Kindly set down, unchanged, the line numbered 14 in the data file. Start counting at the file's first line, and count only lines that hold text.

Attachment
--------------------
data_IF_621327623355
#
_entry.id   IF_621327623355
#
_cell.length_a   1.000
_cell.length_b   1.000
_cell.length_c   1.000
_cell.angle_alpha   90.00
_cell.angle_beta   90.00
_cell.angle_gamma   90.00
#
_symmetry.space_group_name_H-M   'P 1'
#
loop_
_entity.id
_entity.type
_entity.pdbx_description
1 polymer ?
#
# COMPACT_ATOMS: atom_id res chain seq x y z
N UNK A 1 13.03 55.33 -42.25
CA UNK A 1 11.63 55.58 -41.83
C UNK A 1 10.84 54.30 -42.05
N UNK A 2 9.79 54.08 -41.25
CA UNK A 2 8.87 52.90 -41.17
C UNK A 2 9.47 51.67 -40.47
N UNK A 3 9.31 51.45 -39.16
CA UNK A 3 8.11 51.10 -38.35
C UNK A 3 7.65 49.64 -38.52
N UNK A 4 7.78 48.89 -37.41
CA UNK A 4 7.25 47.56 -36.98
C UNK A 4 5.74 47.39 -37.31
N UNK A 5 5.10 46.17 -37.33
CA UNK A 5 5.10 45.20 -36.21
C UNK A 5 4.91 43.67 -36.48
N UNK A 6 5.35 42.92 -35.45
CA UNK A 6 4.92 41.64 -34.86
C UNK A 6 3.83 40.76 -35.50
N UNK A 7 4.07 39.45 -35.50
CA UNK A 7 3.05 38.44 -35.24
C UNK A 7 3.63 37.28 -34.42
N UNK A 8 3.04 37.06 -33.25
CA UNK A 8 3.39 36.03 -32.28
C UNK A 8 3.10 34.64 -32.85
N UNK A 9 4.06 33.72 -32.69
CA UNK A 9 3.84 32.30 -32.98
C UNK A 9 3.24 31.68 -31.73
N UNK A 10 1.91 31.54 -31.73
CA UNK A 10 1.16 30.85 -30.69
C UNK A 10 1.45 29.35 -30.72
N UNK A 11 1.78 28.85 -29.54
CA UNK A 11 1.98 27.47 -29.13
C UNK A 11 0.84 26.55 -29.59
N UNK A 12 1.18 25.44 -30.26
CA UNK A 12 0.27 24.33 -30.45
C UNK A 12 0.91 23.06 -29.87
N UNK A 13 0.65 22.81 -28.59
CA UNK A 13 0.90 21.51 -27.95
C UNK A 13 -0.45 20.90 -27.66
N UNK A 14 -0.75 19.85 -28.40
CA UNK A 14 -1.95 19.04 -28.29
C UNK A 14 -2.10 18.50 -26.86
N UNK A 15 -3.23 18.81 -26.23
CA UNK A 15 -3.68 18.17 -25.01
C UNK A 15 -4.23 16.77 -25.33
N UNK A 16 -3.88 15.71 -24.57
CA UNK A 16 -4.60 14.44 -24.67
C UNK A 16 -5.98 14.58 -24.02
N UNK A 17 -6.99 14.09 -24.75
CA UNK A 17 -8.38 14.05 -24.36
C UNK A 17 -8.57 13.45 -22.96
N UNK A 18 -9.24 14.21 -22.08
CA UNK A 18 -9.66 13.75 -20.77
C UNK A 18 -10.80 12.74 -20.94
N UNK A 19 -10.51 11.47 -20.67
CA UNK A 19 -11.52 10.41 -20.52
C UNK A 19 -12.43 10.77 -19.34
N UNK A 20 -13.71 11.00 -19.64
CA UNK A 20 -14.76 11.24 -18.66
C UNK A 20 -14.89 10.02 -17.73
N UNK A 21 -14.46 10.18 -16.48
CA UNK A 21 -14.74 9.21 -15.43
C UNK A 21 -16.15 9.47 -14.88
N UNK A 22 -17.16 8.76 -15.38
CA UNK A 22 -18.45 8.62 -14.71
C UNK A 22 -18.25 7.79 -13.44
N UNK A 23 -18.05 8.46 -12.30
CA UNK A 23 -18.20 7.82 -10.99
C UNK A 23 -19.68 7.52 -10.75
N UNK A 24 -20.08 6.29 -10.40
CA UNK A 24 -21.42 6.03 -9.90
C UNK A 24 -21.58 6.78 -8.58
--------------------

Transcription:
loop_